Teach generosity. Those who would receive much must be able to give much. My middle son (11 or so at the time) and I walked across Embarcadero from my office to look at SF Bay. There was one sole figure there, a man in his late 40s with one entire seam of his jeans ripped open. He was playing the spoons and playing them well. We got to chatting. He’d just been let out of San Quentin Prison that morning. I told him time to celebrate. We took him up to my office for a shower, out to buy some clothes and to dinner and gave him money for a room for the night. On the way home, I pointed out to my son that the money I gave the guy was nothing compared with the time we gave him. The only real wealth is the time you have, and whenever you have a chance to use your time well for others, do it and do it fully. Giving money without time can be a way of creating distance.

Teach the mental nexus. Here falls the shadow. Rational people do not become entrepreneurs. Like combat officers, one is constantly making critical decisions on partial information. One has to take steps without being able to see if there is support there. One must taste failure time and again and be inspired by it. One must be armed with a variety of rationalizations for continuing on despite doubt, buffeting, adverse opinion. Every successful new business gores someone’s ox, and those people react in nasty ways. The faces you see each day are now depending on you to make payroll. Pediatric oncologists must be mentally tough to deal with the suffering of others; entrepreneurs must be superhuman to deal with the tragedies they themselves can be the authors of. Trick is, you can’t teach that mental nexus if you have not lived it yourself. If you haven’t, then apprentice them to someone who has.

Lie, cheat and steal. I was shocked at my mother’s funeral when a brother flatly stated that he’d had a difficult time in life because he’d just assumed everyone was as wonderful as she was. The world is full of assholes and swindlers and your kids will need a radar for it, and they need to suffer the consequences so that they develop an arsenal of techniques for dealing with it. They need to be superb judges of character. You can’t teach good behavior by isolating them from bad behavior. There’s no satisfactory example here; let’s just say that April Fools was big in our house, and not just once a year.

Make them teen outcasts. Correlating highly with successful entrepreneurs is unfulfilled teen years. Basically, those who are dialed in by 18 stay comfortably dialed in. This is another reason to keep them out of high school. Another high correlation is Fs. Entrepreneurs are highly results-oriented and have little patience with those as process-oriented as teachers. I’ve talked with VCs who confessed to being a little disappointed if they don’t see an F or two on a possible CEO’s college transcript. I know I had ‘em.

Teach numeracy. Anyone who can’t do math in his head on the fly is going to have a difficult time being an entrepreneur and putting deals together. Schools don’t teach this; it’s a special, long-term effort.

No allowances. No “Joe” jobs. Nobody ever got rich working for a living. Trading your time for money is a loser’s game. An allowance just teaches a kid to lack resourcefulness—same for teen jobs. My wife and I played VC to our kids. They could ask for any amount of money they wanted but what’s the plan? what’s your purpose? what are alternatives? etc. etc. They learned to recognize opportunities and pitch them. [Add: If you are going to help them get job jobs, make it in sales—they won’t get far without the power to persuade, and it’s another thing they won’t learn in school.]

Get a grubstake. Fortunately, my kids went to school with the children of an immigrant couple who left the kids with relatives two straight summers while they went to live in a tent in Alaska and can salmon. They each cleared a wad of cash each summer, and after two years they had a grubstake with which to get into the start-up world. They found some scientists with a bright idea (one that everyone reading this is impacted by many times daily), started the company, got backing and they are billionaires. No grubstake. No billionaires. You can’t be a capitalist without capital and the willingness to put it all at risk.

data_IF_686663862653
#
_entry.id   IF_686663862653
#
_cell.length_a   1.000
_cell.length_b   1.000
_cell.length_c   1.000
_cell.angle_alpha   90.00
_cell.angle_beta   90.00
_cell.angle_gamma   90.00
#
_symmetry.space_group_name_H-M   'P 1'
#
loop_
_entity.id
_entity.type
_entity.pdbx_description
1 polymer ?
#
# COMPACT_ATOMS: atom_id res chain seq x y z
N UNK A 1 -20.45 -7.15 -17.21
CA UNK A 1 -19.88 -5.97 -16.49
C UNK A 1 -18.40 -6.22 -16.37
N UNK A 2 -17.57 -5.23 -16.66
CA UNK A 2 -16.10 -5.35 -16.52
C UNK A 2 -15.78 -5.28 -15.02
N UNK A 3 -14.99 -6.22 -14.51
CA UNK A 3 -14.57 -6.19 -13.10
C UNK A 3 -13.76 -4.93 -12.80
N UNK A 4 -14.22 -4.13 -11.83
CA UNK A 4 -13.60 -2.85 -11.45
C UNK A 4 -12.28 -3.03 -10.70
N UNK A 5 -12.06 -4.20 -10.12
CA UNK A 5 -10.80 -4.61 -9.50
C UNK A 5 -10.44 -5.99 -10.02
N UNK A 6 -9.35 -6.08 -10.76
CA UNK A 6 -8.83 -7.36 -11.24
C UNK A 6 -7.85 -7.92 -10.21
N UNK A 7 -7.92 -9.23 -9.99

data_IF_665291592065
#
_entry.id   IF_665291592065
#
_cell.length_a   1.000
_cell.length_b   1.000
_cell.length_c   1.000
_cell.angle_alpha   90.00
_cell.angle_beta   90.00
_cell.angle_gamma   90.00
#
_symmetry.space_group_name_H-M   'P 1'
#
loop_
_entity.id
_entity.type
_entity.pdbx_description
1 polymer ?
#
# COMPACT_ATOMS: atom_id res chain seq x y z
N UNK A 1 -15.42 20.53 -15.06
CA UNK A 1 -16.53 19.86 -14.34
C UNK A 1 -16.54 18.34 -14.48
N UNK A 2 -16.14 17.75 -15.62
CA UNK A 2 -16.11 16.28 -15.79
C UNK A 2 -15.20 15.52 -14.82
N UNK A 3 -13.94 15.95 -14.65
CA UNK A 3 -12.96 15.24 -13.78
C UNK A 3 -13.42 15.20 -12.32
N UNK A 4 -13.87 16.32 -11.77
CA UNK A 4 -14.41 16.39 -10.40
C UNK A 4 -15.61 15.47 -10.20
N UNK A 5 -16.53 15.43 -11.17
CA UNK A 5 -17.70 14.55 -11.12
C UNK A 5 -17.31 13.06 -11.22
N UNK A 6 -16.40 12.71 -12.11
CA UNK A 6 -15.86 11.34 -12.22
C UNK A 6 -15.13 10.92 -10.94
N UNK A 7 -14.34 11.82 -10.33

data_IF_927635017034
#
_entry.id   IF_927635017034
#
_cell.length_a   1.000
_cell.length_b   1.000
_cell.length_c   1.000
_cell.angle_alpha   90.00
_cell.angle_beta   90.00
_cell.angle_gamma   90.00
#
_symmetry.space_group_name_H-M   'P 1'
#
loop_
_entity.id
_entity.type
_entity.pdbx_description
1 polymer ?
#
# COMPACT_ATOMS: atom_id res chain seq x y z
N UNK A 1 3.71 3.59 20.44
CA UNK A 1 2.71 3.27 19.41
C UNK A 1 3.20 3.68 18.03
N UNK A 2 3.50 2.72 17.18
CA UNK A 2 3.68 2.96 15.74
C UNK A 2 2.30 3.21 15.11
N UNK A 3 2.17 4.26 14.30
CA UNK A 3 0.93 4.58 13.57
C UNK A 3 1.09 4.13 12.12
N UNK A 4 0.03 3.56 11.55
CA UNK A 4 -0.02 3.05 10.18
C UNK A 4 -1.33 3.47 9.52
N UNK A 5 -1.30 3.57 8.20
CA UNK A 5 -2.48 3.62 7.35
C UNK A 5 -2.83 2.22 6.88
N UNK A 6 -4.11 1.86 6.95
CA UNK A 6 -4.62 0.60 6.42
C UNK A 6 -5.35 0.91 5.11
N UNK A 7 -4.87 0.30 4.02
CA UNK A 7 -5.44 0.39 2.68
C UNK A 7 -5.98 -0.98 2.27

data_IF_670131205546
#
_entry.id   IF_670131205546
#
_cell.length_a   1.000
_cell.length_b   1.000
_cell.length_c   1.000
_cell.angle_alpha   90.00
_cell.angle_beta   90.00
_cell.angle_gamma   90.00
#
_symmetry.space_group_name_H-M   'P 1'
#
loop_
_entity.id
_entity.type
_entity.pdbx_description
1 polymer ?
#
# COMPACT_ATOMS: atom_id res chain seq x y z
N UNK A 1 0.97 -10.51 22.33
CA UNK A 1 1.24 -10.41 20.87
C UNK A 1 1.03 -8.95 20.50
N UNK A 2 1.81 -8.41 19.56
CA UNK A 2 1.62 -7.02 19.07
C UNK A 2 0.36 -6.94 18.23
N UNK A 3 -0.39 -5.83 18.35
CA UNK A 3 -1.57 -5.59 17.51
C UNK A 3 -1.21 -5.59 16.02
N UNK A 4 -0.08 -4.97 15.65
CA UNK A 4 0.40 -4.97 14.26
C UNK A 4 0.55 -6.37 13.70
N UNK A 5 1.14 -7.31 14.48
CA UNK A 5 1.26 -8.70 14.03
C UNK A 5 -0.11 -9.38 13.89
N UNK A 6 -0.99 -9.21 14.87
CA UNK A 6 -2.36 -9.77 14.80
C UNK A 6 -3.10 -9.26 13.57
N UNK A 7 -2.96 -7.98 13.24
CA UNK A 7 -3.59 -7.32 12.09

Worthy. Finally, the most important thing is they must be worthy. No backing comes to those who lack abundant evident character. I have found the best way to fine-tune morality is to put it entirely on them. Each time a moral decision is called for, it’s “Search your heart, son. You have to build your life around what is important to you. The only way I can help you is to tell you how I screwed up sometimes. But the sooner you learn to get in touch with your own feelings of what is right and what is wrong, the better.” (But be sure to model right over wrong like crazy to them.)

There is only one path to getting wealthy: exploit opportunity. The whole purpose of what I’ve stated above is to equip your children with the tools to spot and build on an opportunity to add value to the world. 

How will you know you’re on the right track? The vast majority of people you meet are inert. One in ten or twelve has scalar energy—they liven up the event. One in a thousand or so has vector energy—the ability to channel effort to a purpose and pull others in their wake. The only way a human being begins to become a vector force is to Find and Embrace His or Her Passion, and that can be a bit quirky. For example, our youngest has long been the butt of family jokes for his inability to tell a story. What did his passion turn out to be? Turns out his head was too crammed full of details for each story. Once he learned to animate, his stories were incredible!

You should be getting glimpses of that talent to pursue purpose with passion all along, but it doesn’t mature until adult years. It is such a rare thing that schools are not at all equipped to teach it. Even the best MBA programs teach you how to go to work for that guy rather than be that guy. So, if you can pull it off, you will not only have enriched your children, you will have enriched the world.